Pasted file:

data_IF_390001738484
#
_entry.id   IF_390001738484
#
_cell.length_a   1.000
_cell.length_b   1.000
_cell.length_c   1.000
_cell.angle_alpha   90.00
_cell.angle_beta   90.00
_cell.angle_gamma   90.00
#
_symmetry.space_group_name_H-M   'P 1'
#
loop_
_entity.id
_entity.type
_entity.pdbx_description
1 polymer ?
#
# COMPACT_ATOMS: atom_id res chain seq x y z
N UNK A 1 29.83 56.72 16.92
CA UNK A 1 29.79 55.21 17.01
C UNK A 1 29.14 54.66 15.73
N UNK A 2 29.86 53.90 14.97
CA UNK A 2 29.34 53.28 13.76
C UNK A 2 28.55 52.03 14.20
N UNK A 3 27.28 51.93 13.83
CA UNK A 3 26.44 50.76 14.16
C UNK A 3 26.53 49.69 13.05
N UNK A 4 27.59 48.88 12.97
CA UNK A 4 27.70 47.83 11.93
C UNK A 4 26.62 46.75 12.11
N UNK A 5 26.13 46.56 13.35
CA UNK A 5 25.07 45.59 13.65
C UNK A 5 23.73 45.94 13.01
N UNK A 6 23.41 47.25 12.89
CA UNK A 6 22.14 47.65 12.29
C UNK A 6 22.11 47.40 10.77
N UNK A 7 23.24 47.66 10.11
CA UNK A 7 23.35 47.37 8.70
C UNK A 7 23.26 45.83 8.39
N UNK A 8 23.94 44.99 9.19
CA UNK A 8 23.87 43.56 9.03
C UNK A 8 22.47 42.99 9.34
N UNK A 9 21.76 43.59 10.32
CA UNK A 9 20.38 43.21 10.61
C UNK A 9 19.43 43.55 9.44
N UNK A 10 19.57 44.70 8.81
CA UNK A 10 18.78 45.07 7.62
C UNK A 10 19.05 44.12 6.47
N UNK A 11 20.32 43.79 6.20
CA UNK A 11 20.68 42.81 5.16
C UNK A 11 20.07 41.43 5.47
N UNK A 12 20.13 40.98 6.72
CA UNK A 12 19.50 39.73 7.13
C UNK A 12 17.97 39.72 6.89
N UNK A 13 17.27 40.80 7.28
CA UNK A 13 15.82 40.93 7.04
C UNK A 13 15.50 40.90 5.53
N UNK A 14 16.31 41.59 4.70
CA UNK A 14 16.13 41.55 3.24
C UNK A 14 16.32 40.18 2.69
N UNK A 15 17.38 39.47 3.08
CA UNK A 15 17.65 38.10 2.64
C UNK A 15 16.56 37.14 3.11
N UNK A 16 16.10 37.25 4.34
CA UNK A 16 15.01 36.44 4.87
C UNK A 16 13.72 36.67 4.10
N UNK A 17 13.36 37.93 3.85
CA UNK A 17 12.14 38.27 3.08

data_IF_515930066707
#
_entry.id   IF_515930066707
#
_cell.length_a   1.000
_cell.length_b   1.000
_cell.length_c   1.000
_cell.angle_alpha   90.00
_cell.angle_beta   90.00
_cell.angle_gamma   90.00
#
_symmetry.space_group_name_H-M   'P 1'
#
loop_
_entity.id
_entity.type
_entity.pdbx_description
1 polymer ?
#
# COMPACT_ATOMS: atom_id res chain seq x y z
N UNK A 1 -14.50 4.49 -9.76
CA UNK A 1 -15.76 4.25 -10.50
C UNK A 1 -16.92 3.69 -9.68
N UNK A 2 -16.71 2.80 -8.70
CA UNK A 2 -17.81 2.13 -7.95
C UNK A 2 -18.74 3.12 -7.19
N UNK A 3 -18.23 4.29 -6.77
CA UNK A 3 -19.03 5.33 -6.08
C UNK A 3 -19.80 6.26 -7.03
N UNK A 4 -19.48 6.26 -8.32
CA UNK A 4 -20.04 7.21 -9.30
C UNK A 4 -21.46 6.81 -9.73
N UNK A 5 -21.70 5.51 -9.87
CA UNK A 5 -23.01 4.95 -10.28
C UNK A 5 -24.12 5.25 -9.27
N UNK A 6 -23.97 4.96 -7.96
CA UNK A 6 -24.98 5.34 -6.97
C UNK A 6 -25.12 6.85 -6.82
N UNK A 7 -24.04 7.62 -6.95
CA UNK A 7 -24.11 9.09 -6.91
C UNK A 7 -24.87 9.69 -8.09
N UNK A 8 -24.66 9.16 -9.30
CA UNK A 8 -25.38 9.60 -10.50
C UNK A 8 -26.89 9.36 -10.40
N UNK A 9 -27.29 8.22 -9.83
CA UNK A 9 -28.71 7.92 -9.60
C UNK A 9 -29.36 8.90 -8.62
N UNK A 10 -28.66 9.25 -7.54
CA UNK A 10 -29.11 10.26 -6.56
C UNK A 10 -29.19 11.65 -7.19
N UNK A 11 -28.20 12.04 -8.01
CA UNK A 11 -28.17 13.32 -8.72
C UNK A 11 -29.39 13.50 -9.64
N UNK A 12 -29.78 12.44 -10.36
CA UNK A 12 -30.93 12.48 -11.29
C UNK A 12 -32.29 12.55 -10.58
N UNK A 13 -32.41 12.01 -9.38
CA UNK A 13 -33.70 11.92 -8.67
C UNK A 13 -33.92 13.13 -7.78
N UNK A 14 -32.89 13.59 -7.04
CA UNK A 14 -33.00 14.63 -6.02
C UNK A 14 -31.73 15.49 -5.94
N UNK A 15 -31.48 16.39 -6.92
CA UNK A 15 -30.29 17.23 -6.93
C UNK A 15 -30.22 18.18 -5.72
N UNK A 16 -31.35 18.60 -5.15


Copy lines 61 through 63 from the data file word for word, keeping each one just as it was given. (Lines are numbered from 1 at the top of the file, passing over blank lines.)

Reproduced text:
CA UNK A 14 16.13 41.55 3.24
C UNK A 14 16.32 40.18 2.69
N UNK A 15 17.38 39.47 3.08